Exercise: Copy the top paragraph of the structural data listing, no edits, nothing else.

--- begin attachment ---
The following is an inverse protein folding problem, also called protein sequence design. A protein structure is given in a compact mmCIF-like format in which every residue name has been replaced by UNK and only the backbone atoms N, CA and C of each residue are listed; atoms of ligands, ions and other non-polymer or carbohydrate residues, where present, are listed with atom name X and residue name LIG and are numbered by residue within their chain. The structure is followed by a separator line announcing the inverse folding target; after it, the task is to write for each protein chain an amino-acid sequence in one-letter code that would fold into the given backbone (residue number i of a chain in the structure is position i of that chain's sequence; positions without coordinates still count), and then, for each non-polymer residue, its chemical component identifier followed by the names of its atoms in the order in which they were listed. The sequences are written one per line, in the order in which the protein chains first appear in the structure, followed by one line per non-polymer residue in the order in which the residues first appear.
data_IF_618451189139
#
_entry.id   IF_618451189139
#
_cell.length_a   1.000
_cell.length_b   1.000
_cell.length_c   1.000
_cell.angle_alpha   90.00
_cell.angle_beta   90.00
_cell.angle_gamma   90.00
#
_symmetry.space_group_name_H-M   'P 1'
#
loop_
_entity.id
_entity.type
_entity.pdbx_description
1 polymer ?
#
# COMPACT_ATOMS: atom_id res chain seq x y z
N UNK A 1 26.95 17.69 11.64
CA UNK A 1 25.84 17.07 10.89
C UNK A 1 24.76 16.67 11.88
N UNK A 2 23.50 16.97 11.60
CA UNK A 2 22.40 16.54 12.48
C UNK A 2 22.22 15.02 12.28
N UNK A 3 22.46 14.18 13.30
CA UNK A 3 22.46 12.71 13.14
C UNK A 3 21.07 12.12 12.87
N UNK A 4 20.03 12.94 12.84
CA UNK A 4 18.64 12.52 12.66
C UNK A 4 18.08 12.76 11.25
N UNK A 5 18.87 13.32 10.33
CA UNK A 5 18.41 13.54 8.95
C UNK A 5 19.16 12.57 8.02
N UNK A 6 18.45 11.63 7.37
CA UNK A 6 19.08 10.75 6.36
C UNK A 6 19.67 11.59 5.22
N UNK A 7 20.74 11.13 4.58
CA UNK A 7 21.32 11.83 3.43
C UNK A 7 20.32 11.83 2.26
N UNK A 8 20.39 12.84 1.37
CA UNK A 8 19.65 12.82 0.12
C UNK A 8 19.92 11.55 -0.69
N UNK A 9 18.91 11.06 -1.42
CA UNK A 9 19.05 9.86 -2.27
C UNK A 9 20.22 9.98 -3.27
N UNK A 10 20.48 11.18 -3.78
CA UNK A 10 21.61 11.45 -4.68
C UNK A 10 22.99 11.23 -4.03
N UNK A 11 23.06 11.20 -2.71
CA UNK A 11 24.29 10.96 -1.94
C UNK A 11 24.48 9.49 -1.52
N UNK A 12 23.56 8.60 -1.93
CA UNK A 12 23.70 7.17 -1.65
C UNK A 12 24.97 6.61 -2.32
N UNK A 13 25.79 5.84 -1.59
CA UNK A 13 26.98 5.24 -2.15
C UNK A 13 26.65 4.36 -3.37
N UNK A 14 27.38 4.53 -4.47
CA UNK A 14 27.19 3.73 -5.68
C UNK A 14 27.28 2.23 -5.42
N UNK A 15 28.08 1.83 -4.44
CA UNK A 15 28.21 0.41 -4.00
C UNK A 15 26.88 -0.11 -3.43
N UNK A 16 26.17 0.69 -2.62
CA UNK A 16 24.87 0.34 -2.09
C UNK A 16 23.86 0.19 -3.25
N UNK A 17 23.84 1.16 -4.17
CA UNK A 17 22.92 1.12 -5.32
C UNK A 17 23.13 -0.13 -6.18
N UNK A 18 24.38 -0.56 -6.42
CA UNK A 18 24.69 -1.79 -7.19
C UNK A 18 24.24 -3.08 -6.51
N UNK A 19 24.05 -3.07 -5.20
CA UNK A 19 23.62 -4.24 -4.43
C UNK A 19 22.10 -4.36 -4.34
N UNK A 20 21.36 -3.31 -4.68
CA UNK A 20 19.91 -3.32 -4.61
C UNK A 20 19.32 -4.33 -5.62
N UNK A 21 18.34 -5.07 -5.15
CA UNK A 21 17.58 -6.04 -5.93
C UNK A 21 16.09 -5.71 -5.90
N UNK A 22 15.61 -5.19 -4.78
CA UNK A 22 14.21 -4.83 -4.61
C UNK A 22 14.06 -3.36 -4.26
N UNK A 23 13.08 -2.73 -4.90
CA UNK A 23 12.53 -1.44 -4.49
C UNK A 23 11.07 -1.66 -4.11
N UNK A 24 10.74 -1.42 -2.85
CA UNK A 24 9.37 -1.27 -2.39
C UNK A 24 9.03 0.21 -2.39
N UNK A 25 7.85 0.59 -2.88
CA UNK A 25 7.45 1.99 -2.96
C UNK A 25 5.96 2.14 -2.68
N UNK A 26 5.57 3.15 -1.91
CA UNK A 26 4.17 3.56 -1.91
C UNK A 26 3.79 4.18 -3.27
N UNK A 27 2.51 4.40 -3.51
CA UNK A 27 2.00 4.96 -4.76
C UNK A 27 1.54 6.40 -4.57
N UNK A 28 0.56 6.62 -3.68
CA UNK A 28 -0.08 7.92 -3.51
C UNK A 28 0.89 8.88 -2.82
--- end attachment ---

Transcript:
The following is an inverse protein folding problem, also called protein sequence design. A protein structure is given in a compact mmCIF-like format in which every residue name has been replaced by UNK and only the backbone atoms N, CA and C of each residue are listed; atoms of ligands, ions and other non-polymer or carbohydrate residues, where present, are listed with atom name X and residue name LIG and are numbered by residue within their chain. The structure is followed by a separator line announcing the inverse folding target; after it, the task is to write for each protein chain an amino-acid sequence in one-letter code that would fold into the given backbone (residue number i of a chain in the structure is position i of that chain's sequence; positions without coordinates still count), and then, for each non-polymer residue, its chemical component identifier followed by the names of its atoms in the order in which they were listed. The sequences are written one per line, in the order in which the protein chains first appear in the structure, followed by one line per non-polymer residue in the order in which the residues first appear.